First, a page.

Facebookannounced a small yet curious tweak to its advertising policies on Tuesday: Ads depicting “medical tubes connected to the human body”—which have long been prohibited under Facebook’s policies regarding shocking or sensationalist content—would no longer be banned, so long as the person to whom the tubes are connected does not appear to be in “visible pain or distress or where blood and bruising is visible.”
Paris Martineaucovers platforms, online influence, and social media manipulation for WIRED.
This seemingly inconsequential adjustment could affect the types of anti-abortion advertisements that users see in their feeds, and it speaks to the extent to which Facebook top brass is willing to go in response to allegations of political bias from the rightwith little supporting evidence.
That’s because, unlike many Facebook policy changes, the inspiration for this one was clear: complaints from anti-abortion groups and conservatives, according to a reportreleasedby Facebook on Tuesday detailing the initial findings of the first-ever Facebook-sponsored review of the platform’s alleged anti-conservative bias.
Led by former Arizona Republican senator Jon Kyl and his team at the law firm Covington & Burling, the report was commissioned by Facebook in May 2018 in response to accusations that Facebook suppresses conservative views. It comes on the heels of Facebook’s civil rights audit, an external review to address allegations that the platform discriminates against minority groups,which was released last month.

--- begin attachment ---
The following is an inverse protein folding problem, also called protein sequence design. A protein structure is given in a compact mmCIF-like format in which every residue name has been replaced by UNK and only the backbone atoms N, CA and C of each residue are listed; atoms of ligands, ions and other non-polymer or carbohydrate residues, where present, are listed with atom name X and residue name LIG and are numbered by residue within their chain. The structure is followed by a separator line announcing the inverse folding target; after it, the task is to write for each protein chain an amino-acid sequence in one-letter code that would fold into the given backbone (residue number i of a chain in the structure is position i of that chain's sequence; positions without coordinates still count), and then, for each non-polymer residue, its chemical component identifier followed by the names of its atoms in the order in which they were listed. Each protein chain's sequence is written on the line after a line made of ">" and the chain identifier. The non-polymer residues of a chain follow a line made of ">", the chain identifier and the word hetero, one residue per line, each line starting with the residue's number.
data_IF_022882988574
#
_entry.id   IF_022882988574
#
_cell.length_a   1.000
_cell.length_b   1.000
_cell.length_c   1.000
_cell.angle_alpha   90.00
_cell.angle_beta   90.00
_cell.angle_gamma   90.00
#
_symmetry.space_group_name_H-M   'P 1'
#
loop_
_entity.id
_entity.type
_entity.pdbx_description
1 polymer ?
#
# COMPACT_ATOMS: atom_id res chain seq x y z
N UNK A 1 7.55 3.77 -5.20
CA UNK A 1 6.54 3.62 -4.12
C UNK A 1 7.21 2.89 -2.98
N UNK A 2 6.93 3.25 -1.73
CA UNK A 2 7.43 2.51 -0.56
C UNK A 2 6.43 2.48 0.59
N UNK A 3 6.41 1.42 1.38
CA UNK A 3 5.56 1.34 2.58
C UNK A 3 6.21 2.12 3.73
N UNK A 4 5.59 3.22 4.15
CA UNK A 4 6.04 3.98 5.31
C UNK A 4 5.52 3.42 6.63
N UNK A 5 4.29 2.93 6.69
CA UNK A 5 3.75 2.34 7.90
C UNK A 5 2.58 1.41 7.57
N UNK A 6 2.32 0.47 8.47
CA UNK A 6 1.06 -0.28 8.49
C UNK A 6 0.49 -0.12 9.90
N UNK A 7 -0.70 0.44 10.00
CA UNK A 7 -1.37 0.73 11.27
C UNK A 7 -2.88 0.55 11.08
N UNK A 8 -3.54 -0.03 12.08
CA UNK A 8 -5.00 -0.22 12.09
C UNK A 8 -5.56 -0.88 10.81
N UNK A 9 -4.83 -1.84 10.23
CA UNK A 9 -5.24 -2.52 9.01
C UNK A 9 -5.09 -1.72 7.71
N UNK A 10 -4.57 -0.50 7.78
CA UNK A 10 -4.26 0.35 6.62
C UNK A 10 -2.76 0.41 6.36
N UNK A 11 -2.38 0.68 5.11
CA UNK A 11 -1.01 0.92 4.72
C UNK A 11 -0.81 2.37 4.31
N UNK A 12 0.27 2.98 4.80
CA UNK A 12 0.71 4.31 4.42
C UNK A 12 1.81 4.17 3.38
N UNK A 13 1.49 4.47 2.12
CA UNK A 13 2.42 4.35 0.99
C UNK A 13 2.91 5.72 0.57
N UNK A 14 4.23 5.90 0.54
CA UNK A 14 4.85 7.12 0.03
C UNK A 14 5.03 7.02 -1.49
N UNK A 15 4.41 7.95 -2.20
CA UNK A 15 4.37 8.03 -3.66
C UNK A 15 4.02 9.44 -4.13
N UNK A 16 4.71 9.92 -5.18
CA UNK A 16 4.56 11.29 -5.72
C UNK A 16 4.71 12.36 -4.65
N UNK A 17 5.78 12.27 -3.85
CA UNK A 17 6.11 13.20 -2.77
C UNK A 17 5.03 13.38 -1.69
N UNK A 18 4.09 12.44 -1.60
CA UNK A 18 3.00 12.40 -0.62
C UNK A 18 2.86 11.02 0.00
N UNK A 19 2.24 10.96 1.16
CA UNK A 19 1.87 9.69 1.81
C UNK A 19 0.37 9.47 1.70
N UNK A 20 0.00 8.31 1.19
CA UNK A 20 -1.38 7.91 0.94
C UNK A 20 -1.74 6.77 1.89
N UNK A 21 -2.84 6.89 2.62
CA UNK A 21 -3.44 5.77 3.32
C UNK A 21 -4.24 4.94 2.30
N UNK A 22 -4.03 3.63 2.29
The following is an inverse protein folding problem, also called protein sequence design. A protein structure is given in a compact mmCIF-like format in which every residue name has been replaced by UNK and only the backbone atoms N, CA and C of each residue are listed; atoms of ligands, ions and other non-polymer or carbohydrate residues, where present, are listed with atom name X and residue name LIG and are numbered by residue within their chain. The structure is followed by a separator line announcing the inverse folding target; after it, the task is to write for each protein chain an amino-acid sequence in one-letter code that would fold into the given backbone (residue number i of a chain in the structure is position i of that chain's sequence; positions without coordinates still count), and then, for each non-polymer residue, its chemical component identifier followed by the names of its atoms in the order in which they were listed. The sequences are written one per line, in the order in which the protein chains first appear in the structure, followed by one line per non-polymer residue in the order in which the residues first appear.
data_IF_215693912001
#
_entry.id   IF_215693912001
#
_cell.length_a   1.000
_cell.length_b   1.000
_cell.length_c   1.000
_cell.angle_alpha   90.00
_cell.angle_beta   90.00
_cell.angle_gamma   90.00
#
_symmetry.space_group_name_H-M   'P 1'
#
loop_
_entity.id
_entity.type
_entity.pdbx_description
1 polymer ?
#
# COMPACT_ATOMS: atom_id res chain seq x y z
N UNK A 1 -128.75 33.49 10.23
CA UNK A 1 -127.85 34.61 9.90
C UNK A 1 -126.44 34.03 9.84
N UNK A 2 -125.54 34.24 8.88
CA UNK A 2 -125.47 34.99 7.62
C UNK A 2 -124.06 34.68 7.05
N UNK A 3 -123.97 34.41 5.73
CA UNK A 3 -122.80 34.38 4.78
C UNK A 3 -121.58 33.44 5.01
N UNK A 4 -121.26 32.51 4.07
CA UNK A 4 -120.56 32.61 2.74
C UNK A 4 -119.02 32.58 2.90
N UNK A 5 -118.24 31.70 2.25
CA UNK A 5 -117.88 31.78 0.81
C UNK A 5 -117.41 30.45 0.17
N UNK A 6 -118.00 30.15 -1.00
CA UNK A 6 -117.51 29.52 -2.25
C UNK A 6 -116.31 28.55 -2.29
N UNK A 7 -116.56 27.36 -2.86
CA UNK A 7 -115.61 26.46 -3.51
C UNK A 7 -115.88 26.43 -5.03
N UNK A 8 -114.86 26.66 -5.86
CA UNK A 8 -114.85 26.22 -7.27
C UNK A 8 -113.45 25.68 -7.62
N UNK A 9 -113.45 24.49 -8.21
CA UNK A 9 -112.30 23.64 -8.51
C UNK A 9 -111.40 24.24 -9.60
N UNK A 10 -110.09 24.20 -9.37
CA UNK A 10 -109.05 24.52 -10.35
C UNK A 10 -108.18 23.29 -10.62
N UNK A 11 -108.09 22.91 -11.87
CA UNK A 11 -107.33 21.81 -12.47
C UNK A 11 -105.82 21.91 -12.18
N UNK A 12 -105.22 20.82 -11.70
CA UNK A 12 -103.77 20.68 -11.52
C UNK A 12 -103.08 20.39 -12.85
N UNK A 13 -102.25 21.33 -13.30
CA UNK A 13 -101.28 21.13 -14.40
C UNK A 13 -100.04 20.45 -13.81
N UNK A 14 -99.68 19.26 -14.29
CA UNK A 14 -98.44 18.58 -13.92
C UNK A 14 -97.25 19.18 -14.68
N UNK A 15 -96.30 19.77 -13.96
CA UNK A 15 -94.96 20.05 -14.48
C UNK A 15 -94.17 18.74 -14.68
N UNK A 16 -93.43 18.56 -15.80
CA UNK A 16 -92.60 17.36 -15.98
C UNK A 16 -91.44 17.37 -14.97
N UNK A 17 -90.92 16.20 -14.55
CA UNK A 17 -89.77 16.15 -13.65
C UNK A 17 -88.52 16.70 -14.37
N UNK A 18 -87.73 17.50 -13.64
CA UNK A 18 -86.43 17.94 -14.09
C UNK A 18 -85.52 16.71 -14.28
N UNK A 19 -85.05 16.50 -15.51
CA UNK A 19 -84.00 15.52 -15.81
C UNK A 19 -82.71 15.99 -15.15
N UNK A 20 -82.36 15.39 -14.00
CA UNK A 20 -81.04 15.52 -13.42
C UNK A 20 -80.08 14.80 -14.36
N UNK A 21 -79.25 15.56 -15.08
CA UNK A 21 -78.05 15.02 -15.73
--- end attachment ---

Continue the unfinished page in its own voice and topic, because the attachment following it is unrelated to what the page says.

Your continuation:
This new report presents a laundry list of concerns raised by 133 key “political conservatives, people of orthodox religious views, libertarians, pro-lifers, traditionalists, Republicans, and free speech advocates.” The interviewees are not named, nor does the report include any specifics about the content of their interviews, how they were conducted, or how their concerns were eventually synthesized into the final report. “Facebook’s policies and their application have the potential to restrict free expression,” the report concludes.
Facebook will now allow ads depicting “medical tubes connected to the human body.”
Yet it prompted only one Facebook policy change, and no specific new programs or initiatives, according to the report. The advertising policy adjustment, the report claims, was in response to complaints by conservatives that Facebook’s policies regarding so-called shocking or sensational content caused it to reject anti-abortion ads “focused on survival stories of infants born before full-term.”
The report’s findings will ring a bell for anyone who has, say, tuned into one of Congress’ theatricalsocial media hearingsover the past two years or taken a peek at a certainpresident’s Twitter threadsin the wee hours of the morning. There are allegations of algorithmically aided anti-conservative bias, concerns about unfair moderation of passages from the Bible, confusion regarding Facebook’s Political Ad requirements (a sentiment that rightfully crosses party lines), and accusations of a perceived lack of ideological diversity among Facebook employees.